The COVID-19 Delta Variant: Everything We Know About It

As of April 2022, the CDC recognized Delta as a 'variant of being monitored' in the US.

Cases of the virus have continued to fall as more people in the US are vaccinated. But in the spring of 2021, there was a lot of buzz about a COVID-19 variant called Delta that had plenty of people—including infectious disease experts—talking.

As of April 26, 2022, the US Centers for Disease Control and Prevention (CDC) considers Delta a variant being monitored," meaning it no longer poses a significant risk to public health in the US. According to CDC data, the Delta variant accounted for more than 20% of COVID-19 cases in the US as of June 19, 2021. But this number quickly rose as, over the summer of 2021, Delta became the primary variant, accounting for 99% of COVID-19 cases.

During a June 2021 briefing of the White House COVID-19 response team, Anthony Fauci, MD, director of the US National Institute of Allergy and Infectious Diseases, said that the variant had the potential to spread more rapidly. "We cannot let that happen in the United States," said Dr. Fauci, pointing to the UK, where the variant had caused a resurgence in cases, as a "powerful argument" for more vaccination.

In the UK, Dr. Fauci said, the Delta variant had become the dominant strain, replacing B.1.1.7 (now called the Alpha strain). It was also driving new cases in people ages 12 to 20.

Dr. Fauci added that the Delta variant may be "associated with increased disease severity" compared to the original SARS-CoV-2, the virus that causes COVID-19.

Eric Topol, MD, founder of the Scripps Research Translational Institute, said in a June 6, 2021, Twitter post that the Delta variant was "the worst we've seen so far."

British Health Secretary Matt Hancock also said in a press conference that Delta was around 40% more transmissible than SARS-CoV-2, meaning it could spread faster and easier than the original strain of COVID-19.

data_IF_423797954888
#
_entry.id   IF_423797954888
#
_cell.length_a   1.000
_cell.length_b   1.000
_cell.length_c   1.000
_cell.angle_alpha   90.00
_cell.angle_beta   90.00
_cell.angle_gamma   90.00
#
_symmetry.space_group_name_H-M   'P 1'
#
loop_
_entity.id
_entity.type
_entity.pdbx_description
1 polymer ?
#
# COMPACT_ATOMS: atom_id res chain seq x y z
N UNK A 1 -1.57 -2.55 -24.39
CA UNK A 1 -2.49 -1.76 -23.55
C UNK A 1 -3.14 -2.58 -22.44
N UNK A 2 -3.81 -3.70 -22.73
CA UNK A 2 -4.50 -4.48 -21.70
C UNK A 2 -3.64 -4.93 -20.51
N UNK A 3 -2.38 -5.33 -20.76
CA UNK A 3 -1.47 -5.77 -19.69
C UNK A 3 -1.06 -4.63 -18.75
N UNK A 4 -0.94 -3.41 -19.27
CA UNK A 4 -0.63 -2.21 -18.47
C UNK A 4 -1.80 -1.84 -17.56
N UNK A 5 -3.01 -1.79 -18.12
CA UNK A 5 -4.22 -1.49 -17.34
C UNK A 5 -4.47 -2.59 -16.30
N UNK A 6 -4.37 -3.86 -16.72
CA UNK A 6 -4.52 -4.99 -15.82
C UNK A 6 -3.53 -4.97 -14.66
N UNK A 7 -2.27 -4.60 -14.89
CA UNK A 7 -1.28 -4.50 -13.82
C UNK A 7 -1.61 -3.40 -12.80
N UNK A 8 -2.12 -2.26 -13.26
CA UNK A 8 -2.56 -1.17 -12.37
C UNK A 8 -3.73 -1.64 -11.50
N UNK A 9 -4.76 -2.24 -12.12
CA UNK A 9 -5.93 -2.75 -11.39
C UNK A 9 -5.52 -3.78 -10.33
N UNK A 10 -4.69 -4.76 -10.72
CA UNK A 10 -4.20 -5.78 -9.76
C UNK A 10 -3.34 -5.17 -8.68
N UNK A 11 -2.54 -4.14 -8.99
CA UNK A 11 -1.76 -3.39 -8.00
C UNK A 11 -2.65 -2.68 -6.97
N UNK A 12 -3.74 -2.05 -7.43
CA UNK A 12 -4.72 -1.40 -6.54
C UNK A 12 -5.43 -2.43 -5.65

As if that wasn't enough, reports of a new version of the Delta variant, dubbed Delta Plus, started circulating in several countries, including the UK, India, and the US, in June 2021.

It was a lot to take in, especially as people were starting to get used to some sense of normalcy again.

Where Did the Delta Variant Originate?

The Delta variant, aka B.1.617.2, was originally detected in India in December 2020, according to the CDC. It's actually a mutation or sub-variant of B.1.617, the so-called "double mutant" strain that got plenty of attention in April 2020.

"As these viruses mutate and develop, they look like your family tree," John Sellick, DO, an infectious disease expert and professor of medicine at the University at Buffalo/SUNY, told Health. "This particular sub-variant has wreaked havoc in India."

What Was the Impact of the Delta Variant in the US?

The Delta variant caused a lot of concern in 2021 in the US. According to the CDC, the Delta variant was more easily transmissible than its predecessors. In a Yale Medicine report, F. Perry Wilson, MD, a Yale Medicine epidemiologist, said that Delta spread 50% faster than Alpha, which was 50% more contagious than the original strain of COVID-19.

And while being vaccinated helped to lessen the degree to which you could become sick with Delta, you could still pass it on to others.

Why Was the Delta Variant so Concerning?

The Delta variant has several mutations on the spike protein of SARS-CoV-2, which allowed it to spread more easily than previous forms of the virus. The CDC specifically said that this variant was more transmissible than previous variants, and that breakthrough infections were expected in vaccinated people. The CDC also said that vaccinated people who become infected with the Delta variant could pass it on to others, but that being vaccinated should help protect against serious illness, hospitalization, and death.